Whether Or Not The Browns Acknowledge It, Trading For Trent Williams A Terrible Idea

Pete Smith

Between the draft compensation it would require as well as the demand for a contract extension, any notion of the Cleveland Browns trading for offensive tackle Trent Williams needs to die. The Browns haven't ruled it out in the same way they've ruled almost nothing out, keeping their options open, but a move for Williams now is an even worse idea than it was when John Dorsey was desperately reaching for it in the midst of a lost season last year. The Browns should use their top pick in the upcoming NFL Draft to address the position for the next several years, whether it's at 10th pick or after trading down.

It would be punting on the position in a draft class that is remarkably strong and could not line up more perfectly for the Browns. Even if they are unable to get a Tristan Wirfs from Iowa or Andrew Thomas from Georgia with their 10th pick, they are likely going to have opportunities to trade back and then grab players like Josh Jones from Houston or Ezra Cleveland from Boise State. Those are both remarkably talented players and in other classes, would be appreciated as prizes to be had as opposed to something to be settled for in this one.

Trent Williams is a tremendous talent and an excellent scheme fit. He's also a temporary solution for a position that needs a more permanent one. The offense, as currently constituted, is largely in tact for the next two seasons at least. The difference between Williams and getting a tackle in the first round of the 2020 draft is an offensive line that will can be together for the next three years at least with the oldest member of the group being their center, J.C. Tretter, who is 29 years old.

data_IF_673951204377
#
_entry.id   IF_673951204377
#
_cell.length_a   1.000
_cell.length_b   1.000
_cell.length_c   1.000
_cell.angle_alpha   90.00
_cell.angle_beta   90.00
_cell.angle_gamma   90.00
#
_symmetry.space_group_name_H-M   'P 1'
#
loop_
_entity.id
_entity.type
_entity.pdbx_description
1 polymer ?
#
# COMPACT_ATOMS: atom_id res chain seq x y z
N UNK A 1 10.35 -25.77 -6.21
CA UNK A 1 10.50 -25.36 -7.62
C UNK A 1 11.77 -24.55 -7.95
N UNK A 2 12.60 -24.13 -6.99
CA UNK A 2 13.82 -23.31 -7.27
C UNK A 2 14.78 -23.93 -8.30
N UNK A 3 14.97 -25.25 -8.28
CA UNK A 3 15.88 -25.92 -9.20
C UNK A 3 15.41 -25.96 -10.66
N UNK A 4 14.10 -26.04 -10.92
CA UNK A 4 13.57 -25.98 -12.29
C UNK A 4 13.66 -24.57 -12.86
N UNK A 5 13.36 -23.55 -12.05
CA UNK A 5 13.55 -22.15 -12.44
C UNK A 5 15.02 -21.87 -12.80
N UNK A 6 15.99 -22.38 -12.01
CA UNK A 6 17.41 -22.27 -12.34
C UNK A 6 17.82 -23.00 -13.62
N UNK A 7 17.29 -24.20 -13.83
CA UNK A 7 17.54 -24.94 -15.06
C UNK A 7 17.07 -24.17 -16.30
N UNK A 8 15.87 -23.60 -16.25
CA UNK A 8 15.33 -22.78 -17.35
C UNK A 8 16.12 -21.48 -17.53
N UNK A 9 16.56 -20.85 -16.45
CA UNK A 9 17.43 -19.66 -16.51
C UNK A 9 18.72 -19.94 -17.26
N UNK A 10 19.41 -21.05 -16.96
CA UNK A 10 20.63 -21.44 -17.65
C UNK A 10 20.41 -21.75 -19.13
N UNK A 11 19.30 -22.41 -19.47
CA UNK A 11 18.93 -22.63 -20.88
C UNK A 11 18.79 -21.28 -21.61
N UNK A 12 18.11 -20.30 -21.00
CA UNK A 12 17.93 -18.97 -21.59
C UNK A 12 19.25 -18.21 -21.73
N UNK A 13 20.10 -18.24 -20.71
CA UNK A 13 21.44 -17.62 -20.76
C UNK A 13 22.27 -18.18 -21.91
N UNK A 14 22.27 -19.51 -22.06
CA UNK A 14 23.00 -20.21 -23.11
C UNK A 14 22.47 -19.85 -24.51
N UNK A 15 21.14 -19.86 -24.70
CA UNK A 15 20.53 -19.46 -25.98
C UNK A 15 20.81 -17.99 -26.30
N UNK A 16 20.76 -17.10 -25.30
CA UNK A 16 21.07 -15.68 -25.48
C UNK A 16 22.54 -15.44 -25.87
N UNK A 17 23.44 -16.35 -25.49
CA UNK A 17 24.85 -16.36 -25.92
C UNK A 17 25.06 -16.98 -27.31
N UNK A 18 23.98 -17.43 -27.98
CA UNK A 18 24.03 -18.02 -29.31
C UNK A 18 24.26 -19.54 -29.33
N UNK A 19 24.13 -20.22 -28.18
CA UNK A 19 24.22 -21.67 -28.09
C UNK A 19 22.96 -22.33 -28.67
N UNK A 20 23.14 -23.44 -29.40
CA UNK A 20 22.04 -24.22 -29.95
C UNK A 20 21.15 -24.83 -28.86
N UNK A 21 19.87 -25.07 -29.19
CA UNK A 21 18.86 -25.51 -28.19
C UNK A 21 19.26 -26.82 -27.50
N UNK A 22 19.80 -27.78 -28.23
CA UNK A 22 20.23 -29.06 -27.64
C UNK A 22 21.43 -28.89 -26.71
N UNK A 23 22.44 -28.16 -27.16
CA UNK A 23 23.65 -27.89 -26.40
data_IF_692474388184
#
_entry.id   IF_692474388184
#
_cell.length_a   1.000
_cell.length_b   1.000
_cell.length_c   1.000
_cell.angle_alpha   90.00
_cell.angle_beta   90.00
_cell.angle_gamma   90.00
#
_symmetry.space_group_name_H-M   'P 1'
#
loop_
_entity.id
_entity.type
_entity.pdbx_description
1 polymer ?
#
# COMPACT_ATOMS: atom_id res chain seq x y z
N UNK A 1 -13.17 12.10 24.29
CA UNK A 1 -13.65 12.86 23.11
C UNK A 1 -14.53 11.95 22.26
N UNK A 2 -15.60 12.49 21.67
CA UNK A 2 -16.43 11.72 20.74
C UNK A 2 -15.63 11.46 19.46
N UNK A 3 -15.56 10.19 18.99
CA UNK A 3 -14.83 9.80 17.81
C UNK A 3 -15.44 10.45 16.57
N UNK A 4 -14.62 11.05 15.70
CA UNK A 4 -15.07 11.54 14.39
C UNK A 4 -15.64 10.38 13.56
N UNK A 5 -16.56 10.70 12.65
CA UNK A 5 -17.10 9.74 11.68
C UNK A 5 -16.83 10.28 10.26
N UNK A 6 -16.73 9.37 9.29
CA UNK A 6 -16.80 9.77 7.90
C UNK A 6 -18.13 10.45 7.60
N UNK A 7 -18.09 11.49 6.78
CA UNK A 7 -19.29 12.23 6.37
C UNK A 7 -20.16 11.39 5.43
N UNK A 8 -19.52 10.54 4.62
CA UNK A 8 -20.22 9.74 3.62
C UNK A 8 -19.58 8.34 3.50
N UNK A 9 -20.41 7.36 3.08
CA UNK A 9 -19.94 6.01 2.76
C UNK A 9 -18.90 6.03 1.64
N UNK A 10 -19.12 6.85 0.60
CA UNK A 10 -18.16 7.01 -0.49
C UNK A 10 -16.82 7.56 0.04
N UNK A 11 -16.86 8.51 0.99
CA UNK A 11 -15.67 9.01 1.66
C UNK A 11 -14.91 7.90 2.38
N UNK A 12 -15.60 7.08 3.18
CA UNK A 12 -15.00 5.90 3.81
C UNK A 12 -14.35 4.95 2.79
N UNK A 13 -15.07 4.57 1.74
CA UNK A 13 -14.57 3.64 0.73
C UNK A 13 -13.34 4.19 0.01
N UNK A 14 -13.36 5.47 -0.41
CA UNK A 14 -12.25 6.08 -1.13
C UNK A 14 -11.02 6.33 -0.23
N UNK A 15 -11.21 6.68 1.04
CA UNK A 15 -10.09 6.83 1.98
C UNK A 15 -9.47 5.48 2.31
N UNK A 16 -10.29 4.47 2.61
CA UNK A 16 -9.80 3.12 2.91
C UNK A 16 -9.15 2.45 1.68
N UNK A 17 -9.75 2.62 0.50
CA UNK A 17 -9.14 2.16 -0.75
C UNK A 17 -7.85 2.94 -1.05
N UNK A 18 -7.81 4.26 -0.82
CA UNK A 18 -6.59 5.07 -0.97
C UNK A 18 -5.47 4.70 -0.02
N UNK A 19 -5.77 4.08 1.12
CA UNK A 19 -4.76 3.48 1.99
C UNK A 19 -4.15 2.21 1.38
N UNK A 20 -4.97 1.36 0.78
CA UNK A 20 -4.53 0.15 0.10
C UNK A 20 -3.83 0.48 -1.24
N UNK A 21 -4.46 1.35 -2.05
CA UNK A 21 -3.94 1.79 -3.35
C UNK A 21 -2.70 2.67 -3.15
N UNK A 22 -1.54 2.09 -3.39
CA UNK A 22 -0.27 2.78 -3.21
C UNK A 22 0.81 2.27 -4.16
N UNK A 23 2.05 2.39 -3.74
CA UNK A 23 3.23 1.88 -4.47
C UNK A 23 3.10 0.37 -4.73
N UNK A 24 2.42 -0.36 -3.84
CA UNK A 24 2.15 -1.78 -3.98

The Browns also hired one of the best offensive line coaches in the world in Bill Callahan. And while Williams admires him and would love to play for him again, the reason the Browns hired him was to be able to raise the level of the play of the unit, not simply be there with four extremely well paid linemen, maybe coaching up the right guard.

Consider the impact Callahan had in one season coaching Ereck Flowers. Flowers, the ninth pick of the 2015 NFL Draft, was a massive bust for the New York Giants. The Redskins signed him as a reclamation project. Flowers deserves a ton of credit for his own work and effort in becoming a more effective player, but he was good enough playing for the Redskins, under Callahan, that the Miami Dolphins were willing to offer him a three-year $30 million contract.

A contract extension with Williams would be significantly more expensive than a rookie contract, either with the 10th pick or later in the first round. Devin Bush, the 10th pick of the 2019 NFL Draft made under $3.5 million his rookie season. Though his agent disputes it, Trent Williams is reportedly demanding five times that much. Even if Williams was to simply make the amount he's scheduled for in 2020, which is $14.5 million, not an unreasonable amount for what Williams can do, it's still a big difference for the Browns and their management of the salary cap.

The difference of $9 million might not only represent the difference between the ability to sign a potential impact player or multiple role players, if the Browns were to roll it over into 2021, that would be a difference of $18 million the Browns wouldn't have at their disposal. Under the new collective bargaining agreement, the salary cap is expected to increase significantly over the next few years after increasingly below projections this year.

Trent Williams is a great player and there are teams that make sense to make a move for him. The Browns simply aren't one of them and even if they won't rule out the possibility that they could trade for Williams, that is how they should be operating. They should focus on the tackle they wish to select in the draft in April, putting another piece in place on an offense that could largely be together for several years, building cohesion and establishing what should be the engine for the team.


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